The proxy API only supports the PAC file approach (since this is also possible using extended PAC files).
Note: Because this API is incompatible with Chrome's proxy API, the Firefox proxy API is only available through the browser namespace.
Tabs API

These incompatibilities are present in tabs:

  • When using tabs.executeScript() or tabs.insertCSS():

    In Firefox
    Relative URLs passed are resolved relative to the current page URL.
    In Chrome
    These URLs are resolved relative to the extension's base URL.

    To work cross-browser, you can specify the path as an absolute URL, starting at the extension's root, like this:

  • When :

    In Firefox
    Querying tabs by URL with tabs.query() requires the "tabs" permission.
    In Chrome
    querying tabs by URL with tabs.query() It's possible without the "tabs" permission, but will limit results to tabs whose URLs match host permissions.
  • When calling tabs.remove():

    In Firefox
    The tabs.remove() promise is fulfilled after the beforeunload event.
    In Chrome
    The callback does not wait for beforeunload.
WebRequest API

These incompatibilities are present in webRequest:

In Firefox
  • Requests can be redirected only if their original URL uses the http: or https: scheme.
  • The activeTab permission does not allow intercepting network requests in the current tab. (See bug 1617479)
  • Events are not fired for system requests (for example, extension upgrades or searchbar suggestions).
  • If an extension wants to redirect a public (e.g., HTTPS) URL to an extension page, the extension's manifest.json file must contain a web_accessible_resources key with the URL of the extension page.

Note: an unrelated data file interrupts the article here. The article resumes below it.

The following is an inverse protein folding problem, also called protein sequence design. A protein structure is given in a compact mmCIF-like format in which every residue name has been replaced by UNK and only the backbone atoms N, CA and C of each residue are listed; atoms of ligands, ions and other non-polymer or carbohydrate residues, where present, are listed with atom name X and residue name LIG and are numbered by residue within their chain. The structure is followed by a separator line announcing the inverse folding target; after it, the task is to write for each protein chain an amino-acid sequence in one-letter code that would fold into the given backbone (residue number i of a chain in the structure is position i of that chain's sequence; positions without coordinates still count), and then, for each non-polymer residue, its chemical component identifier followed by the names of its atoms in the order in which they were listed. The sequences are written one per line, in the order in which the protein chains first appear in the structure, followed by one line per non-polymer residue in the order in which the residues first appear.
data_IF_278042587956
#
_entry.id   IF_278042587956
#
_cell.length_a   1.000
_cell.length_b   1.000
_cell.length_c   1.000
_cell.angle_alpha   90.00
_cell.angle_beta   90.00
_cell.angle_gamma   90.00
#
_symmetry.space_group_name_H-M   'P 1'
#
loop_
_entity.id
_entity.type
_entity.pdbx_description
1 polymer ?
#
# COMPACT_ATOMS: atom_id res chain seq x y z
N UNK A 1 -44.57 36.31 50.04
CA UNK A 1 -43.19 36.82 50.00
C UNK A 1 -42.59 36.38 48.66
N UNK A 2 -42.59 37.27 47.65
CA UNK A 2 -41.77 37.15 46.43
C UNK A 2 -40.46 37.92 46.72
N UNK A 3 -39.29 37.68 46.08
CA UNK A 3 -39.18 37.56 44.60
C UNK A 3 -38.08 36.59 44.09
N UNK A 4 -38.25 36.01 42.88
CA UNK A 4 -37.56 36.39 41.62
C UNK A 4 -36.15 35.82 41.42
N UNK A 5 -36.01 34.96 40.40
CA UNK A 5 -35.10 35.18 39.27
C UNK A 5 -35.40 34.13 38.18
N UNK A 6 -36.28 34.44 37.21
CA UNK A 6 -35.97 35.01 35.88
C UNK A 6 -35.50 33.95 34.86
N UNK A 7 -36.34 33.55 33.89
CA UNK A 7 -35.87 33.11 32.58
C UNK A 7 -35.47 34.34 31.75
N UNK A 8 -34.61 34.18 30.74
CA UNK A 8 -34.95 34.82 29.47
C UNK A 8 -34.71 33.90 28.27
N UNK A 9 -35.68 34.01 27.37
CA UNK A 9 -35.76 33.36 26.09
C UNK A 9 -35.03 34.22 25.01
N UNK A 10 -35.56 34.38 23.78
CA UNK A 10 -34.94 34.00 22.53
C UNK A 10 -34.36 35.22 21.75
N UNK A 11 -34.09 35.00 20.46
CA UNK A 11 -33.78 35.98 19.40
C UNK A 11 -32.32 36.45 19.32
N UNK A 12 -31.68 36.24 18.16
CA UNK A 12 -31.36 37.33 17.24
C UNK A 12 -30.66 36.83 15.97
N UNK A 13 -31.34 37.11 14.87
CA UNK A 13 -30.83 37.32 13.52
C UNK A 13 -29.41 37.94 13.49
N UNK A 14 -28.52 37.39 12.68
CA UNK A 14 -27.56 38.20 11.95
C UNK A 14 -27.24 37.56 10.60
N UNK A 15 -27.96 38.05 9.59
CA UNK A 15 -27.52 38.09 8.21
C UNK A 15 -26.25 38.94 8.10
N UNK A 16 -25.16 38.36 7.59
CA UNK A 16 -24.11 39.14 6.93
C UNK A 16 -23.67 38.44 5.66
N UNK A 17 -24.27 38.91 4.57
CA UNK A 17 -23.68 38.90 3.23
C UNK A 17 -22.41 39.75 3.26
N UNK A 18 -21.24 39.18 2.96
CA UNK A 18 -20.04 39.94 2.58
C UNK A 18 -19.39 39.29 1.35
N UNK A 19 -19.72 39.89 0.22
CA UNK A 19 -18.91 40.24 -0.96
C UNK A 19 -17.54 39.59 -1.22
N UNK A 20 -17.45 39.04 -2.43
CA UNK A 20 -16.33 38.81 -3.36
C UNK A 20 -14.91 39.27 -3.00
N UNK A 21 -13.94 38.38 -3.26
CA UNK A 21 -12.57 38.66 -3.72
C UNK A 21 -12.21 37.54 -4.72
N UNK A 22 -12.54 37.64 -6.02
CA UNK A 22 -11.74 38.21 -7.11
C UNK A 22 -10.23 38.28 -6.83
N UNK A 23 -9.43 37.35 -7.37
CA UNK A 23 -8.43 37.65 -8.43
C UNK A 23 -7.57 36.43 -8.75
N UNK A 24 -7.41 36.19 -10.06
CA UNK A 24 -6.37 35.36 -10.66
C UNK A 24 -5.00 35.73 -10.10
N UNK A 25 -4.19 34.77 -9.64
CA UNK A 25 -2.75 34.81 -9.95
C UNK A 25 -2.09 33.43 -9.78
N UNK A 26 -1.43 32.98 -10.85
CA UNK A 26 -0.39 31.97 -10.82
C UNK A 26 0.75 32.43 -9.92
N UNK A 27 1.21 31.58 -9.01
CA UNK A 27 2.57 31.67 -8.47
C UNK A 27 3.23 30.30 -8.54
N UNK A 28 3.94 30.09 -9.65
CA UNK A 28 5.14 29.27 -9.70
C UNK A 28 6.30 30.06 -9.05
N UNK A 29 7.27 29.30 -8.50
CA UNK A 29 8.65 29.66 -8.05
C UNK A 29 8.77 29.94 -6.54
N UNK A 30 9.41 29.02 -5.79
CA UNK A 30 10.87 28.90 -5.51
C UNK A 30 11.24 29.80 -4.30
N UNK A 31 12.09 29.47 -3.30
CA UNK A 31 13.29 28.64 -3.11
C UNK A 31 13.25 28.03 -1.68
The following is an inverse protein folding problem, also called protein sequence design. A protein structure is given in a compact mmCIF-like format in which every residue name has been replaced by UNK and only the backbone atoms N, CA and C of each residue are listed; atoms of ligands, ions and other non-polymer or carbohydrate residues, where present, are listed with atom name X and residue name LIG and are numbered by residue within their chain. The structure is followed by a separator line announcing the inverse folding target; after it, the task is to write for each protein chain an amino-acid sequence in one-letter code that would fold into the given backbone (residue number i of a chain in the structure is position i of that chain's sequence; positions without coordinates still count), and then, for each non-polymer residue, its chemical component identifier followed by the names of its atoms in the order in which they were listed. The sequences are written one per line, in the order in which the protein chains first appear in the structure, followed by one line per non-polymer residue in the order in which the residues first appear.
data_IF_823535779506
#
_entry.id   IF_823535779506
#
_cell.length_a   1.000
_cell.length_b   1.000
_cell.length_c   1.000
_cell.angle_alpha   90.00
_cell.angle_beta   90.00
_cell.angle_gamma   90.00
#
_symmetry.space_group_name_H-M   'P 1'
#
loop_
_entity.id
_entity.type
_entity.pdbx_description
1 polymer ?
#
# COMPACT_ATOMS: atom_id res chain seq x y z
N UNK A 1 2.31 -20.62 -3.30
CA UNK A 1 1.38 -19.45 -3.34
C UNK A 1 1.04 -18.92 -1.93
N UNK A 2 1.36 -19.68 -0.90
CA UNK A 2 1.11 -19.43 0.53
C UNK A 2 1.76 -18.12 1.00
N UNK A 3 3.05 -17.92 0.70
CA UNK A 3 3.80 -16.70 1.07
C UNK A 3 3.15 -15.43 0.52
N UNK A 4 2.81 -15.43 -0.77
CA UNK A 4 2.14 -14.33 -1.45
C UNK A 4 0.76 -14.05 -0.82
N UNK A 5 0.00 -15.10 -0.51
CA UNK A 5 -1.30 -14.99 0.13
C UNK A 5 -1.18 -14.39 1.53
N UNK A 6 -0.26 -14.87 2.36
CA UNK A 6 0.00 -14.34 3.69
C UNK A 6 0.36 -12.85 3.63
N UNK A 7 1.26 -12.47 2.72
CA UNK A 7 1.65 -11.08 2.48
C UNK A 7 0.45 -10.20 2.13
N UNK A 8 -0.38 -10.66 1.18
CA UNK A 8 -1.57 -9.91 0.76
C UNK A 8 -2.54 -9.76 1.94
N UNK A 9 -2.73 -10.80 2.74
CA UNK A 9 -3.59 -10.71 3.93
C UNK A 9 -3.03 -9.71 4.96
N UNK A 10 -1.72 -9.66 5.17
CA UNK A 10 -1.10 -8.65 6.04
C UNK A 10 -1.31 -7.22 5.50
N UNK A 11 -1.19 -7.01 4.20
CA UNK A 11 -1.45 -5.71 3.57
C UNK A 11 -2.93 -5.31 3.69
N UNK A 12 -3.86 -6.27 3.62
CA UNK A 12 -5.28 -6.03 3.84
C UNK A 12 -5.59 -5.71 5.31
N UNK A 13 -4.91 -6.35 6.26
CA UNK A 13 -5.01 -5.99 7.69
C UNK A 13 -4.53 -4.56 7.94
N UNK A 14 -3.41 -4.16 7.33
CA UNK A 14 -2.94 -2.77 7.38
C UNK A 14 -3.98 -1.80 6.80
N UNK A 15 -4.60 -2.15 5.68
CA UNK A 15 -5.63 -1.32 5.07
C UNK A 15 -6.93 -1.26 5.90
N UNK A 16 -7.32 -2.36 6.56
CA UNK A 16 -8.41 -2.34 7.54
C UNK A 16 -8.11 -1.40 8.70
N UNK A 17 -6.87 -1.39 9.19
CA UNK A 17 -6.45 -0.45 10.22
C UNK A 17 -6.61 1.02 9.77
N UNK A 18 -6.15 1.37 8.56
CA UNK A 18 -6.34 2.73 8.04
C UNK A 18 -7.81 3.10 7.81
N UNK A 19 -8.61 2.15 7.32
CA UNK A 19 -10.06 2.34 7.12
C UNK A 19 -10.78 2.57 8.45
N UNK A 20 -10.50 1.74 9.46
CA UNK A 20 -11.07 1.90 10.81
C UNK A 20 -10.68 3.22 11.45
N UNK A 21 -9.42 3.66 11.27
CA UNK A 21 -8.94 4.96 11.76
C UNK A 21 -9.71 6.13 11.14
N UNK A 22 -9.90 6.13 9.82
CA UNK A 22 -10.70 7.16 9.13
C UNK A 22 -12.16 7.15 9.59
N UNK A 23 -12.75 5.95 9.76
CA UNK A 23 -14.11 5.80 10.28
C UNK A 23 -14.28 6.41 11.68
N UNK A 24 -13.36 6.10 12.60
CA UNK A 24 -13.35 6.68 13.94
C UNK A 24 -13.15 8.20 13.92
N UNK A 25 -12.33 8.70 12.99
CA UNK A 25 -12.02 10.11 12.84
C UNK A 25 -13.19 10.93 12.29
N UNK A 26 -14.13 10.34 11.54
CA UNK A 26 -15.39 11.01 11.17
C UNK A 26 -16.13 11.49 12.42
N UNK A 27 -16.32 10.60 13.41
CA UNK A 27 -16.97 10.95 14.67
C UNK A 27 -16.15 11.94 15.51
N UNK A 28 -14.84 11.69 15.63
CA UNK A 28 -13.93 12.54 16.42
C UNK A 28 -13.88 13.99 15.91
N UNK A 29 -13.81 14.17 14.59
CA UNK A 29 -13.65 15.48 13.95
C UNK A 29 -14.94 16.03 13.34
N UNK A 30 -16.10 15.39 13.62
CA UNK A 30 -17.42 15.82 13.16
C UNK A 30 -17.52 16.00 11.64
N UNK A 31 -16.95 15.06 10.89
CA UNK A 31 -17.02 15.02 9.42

• Note: Any website may then link or redirect to that URL, and extensions should treat any input (POST data, for example) as if it came from an untrusted source, just as a normal web page should.

  • When using browser.webRequest.*:

    In Firefox (starting from Firefox 52)
    Some of the browser.webRequest.* APIs allow returning Promises that resolves webRequest.BlockingResponse asynchronously.
    In Chrome
    Only webRequest.onAuthRequired supports asynchronous webRequest.BlockingResponse via supplying 'asyncBlocking'.
Windows API
In Firefox
onFocusChanged of the windows API, will trigger multiple times for a given focus change.

Unsupported APIs

DeclarativeContent API

Chrome's declarativeContent API has not yet been implemented in Firefox:

In Firefox
In addition, Firefox will not be supporting the declarativeContent.RequestContentScript API (which is rarely used, and is unavailable in stable releases of Chrome).

Miscellaneous incompatibilities

In Firefox
URLs in injected CSS files are resolved relative to the CSS file itself.
In Chrome
URLs in injected CSS files are resolved relative to the page they are injected into.
Additional incompatibilities
In Firefox
Background pages do not support using alert(), confirm(), or prompt().
In Chrome
When a resource is listed in web_accessible_resources, it is accessible as chrome-extension://«your-extension-id»/«path/to/resource». The extension ID is fixed for a given extension.
In Firefox
Resources are assigned a random UUID that changes for every instance of Firefox: moz-extension://«random-UUID»/«path/to/resource». This randomness can prevent you from doing a few things, such as add your specific extension's URL to another domain's CSP policy.
Manifest "key" property
In Chrome
When working with an unpacked extension, the manifest may include a "key" property to pin the extension ID across different machines. This is mainly useful when working with web_accessible_resources.
In Firefox
Since Firefox uses random UUIDs for web_accessible_resources, this property is unsupported.